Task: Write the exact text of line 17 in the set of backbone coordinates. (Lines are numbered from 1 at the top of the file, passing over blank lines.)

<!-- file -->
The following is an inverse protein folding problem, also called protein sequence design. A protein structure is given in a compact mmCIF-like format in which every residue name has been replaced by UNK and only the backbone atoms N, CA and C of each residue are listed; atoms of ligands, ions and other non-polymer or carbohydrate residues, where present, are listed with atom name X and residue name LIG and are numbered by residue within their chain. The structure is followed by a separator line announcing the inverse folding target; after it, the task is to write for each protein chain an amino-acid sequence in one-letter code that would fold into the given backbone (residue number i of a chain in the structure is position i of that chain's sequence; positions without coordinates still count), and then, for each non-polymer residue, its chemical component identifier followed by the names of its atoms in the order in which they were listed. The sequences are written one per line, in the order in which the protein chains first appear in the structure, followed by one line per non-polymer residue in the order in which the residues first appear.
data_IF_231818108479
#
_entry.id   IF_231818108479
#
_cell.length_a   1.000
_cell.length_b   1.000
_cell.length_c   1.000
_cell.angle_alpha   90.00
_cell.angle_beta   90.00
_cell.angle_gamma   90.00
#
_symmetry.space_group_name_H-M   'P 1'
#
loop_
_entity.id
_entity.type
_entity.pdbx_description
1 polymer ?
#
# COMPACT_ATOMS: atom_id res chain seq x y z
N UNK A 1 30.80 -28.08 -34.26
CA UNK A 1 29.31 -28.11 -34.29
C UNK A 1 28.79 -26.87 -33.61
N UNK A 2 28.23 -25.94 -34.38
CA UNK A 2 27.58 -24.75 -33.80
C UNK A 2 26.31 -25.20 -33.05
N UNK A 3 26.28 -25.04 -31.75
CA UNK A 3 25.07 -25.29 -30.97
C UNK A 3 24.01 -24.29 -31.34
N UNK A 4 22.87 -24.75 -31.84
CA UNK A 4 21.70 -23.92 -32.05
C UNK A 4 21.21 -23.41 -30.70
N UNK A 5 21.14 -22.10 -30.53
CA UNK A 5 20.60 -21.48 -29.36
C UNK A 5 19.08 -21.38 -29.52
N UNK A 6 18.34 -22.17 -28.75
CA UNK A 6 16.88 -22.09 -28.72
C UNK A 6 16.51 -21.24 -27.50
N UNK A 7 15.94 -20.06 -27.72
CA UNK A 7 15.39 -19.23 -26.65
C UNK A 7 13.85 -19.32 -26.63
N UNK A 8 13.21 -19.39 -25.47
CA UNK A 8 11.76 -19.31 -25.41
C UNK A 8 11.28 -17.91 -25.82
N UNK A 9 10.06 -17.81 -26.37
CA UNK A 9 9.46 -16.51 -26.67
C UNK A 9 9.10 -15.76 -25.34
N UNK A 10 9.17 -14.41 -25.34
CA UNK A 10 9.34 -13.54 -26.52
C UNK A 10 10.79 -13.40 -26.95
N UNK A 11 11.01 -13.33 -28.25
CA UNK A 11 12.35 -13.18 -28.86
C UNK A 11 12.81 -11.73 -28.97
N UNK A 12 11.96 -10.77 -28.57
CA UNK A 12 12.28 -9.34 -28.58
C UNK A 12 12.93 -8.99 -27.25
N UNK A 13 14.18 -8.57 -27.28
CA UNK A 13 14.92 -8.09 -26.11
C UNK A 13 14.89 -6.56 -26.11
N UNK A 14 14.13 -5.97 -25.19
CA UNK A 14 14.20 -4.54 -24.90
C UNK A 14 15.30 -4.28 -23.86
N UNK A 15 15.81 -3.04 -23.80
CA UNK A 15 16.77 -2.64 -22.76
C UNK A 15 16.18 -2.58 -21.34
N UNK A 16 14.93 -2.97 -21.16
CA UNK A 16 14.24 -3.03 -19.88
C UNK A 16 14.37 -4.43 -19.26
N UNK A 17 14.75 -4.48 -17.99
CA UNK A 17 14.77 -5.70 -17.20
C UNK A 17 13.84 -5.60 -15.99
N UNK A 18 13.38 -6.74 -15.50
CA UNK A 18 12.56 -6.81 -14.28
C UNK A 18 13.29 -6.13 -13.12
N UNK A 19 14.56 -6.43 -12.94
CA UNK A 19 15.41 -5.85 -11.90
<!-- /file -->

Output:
_entity.type